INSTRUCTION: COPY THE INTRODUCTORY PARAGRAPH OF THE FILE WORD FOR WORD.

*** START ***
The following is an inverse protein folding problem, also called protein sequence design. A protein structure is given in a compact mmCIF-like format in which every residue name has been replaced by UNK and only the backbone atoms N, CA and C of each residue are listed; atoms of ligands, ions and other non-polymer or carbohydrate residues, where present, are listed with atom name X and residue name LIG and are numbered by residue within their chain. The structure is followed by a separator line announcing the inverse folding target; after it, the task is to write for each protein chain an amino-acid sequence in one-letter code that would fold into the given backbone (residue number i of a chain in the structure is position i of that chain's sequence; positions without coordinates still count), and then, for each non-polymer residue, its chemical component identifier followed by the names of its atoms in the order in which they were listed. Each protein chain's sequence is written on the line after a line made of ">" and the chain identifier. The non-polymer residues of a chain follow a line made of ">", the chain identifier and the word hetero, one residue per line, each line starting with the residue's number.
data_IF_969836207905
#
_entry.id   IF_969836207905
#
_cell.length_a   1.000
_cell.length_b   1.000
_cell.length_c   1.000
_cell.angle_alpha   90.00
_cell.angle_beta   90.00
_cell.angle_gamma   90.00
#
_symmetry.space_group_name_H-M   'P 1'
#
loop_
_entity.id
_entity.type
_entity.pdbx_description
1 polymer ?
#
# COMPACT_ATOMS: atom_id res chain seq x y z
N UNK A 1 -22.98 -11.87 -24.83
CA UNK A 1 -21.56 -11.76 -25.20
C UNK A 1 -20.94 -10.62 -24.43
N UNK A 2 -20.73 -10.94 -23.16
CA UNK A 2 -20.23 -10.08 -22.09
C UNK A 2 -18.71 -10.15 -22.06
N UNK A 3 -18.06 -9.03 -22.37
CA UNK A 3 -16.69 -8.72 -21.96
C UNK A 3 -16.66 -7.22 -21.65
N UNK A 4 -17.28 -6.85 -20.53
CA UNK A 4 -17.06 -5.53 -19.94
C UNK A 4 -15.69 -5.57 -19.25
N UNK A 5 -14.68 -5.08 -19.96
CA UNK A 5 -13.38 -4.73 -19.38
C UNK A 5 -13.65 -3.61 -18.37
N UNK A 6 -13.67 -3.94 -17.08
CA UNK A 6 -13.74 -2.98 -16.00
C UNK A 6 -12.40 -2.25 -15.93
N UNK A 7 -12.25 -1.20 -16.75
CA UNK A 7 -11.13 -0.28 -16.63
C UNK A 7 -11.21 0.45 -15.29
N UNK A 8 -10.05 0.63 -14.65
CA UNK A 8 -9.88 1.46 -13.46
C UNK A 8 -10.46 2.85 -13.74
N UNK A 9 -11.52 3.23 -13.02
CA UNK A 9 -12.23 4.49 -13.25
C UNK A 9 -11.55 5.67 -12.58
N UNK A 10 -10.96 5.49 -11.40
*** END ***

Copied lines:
The following is an inverse protein folding problem, also called protein sequence design. A protein structure is given in a compact mmCIF-like format in which every residue name has been replaced by UNK and only the backbone atoms N, CA and C of each residue are listed; atoms of ligands, ions and other non-polymer or carbohydrate residues, where present, are listed with atom name X and residue name LIG and are numbered by residue within their chain. The structure is followed by a separator line announcing the inverse folding target; after it, the task is to write for each protein chain an amino-acid sequence in one-letter code that would fold into the given backbone (residue number i of a chain in the structure is position i of that chain's sequence; positions without coordinates still count), and then, for each non-polymer residue, its chemical component identifier followed by the names of its atoms in the order in which they were listed. Each protein chain's sequence is written on the line after a line made of ">" and the chain identifier. The non-polymer residues of a chain follow a line made of ">", the chain identifier and the word hetero, one residue per line, each line starting with the residue's number.